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On Monday, Oct. 27, the world's biggest name in tech came under selling pressure, falling 3.2%.
The following day, the stock of this global leader dropped another 0.6%. All told, the stock lost roughly $33 billion in market value in just two trading sessions.
Predictably, Wall Street went into panic mode. Analysts were either certain that Apple Inc. (Nasdaq: AAPL) would disappoint on earnings or terrified that iPhone sales had weakened, particularly in China.
They turned out to be wrong on both counts.
After the market closed last Tuesday, Apple released a stellar fourth-quarter earnings statement. The news was better than even I expected – and I've been an Apple bull forever.
Apple did more than just turn in a great performance; it turned in record fourth-quarter results.
And the iPhone's off-the-charts sales in China factored heavily in the results.
This is great news for us, because Apple still has a lot of market-beating upside ahead.
Busting Some Myths About Apple (Nasdaq: AAPL)
These days, Wall Street seems to lurch from panic to panic. By that I mean we see investors overreacting to the slightest hint of trouble.
Second, as we discussed in July, the Street seems to have Apple on "double secret probation." In other words, analysts hold some wildly inflated expectations for the Silicon Valley legend.
And once you add into the mix all those analysts' concerns about China's slowing economic growth, it's no wonder they're feeling perpetually on edge about Apple.
All of which explains why an odd misperception has gripped the financial media to the effect that Apple stock is a laggard this year.
Let me be clear. Nothing could be further from the truth.
Following those great fourth-quarter earnings, the stock is up 10.2% so far this year. That compares with a 1.6% return for the S&P 500 Index over the same period.
You read that right…
The stock that leads the entire world in market cap, with $665 billion, is beating the broad market by 530%. Actually, by even more, when you factor in money earned from the stock's special dividends, which totaled $3 billion for the period.
Of course, the iPhone remains the biggest gun in Apple's tech arsenal.
In its fiscal fourth quarter ended Sept. 26, Apple sold 48 million of the devices. That means sales of the iconic device grew 22% from the year-ago quarter.
And I believe Wall Street embarrassed itself by overstating its fear that iPhone sales in China were heading lower.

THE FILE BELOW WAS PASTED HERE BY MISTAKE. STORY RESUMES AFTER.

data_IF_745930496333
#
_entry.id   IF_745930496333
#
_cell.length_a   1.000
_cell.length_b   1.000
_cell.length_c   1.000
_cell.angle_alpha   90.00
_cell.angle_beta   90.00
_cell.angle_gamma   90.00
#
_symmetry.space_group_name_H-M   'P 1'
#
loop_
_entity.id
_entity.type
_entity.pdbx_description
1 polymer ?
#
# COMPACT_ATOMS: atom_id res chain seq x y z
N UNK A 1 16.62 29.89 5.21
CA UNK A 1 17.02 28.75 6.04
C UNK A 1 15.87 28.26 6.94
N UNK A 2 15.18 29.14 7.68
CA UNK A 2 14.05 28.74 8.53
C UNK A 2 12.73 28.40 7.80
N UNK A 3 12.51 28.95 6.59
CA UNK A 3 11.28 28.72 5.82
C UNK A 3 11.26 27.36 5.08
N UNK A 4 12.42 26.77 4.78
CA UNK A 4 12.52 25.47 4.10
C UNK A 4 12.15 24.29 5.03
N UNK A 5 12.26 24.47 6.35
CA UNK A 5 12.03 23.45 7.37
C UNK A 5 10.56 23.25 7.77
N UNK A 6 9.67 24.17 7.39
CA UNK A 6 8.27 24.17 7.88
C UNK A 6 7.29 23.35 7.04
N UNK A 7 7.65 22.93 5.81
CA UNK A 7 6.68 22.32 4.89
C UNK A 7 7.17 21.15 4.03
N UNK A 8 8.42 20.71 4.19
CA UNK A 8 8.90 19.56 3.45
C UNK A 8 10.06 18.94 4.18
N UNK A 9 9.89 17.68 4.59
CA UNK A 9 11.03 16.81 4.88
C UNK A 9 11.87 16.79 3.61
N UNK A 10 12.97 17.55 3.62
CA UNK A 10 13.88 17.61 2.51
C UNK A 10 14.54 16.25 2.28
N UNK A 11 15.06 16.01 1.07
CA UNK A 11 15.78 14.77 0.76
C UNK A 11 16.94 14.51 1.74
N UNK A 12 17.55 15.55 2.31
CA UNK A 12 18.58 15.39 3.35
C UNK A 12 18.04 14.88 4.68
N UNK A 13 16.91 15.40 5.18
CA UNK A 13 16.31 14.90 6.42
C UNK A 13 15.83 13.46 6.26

Sales Growth Everywhere
Sales to Greater China, which includes Hong Kong and Taiwan, rose 99% to $12.5 billion. This despite the fact that the iPhone sells for two to three times the price of most locally made smartphones.
But soaring iPhone sales aren't the only reason Apple is shining.
Apple also makes one of the hottest PCs in the world today.
Analysts at IDG say the broader PC market shrank 11% in the quarter. But despite that general downturn, Mac sales rose 3%. That clearly makes Mac the product to beat in this sector.
The company doesn't disclose specific sales figures for its new Apple Watch. Rather, Apple includes Watch sales (along with the iPod, Apple TV, and Beats accessories) in an "other products" category.
But sales of all products making up that "other" category swelled 61%, reaching $3.05 billion.
About the Author
Michael A. Robinson is a 35-year Silicon Valley veteran and one of the top technology financial analysts working today. He regularly delivers winning trade recommendations to the Members of his monthly tech investing newsletter, Nova-X Report, and small-cap tech service, Radical Technology Profits. In the past two years alone, his subscribers have seen over 100 double- and triple-digit gains from his recommendations.
As a consultant, senior adviser, and board member for Silicon Valley venture capital firms, Michael enjoys privileged access to pioneering CEOs and high-profile industry insiders. In fact, he was one of five people involved in early meetings for the $160 billion "cloud" computing phenomenon. And he was there as Lee Iacocca and Roger Smith, the CEOs of Chrysler and GM, led the robotics revolution that saved the U.S. automotive industry.
In addition to being a regular guest and panelist on CNBC and Fox Business Network, Michael is also a Pulitzer Prize-nominated writer and reporter. His first book, "Overdrawn: The Bailout of American Savings" warned people about the coming financial collapse - years before "bailout" became a household word.
You can follow Michael's tech insight and product updates for free with his Strategic Tech Investor newsletter.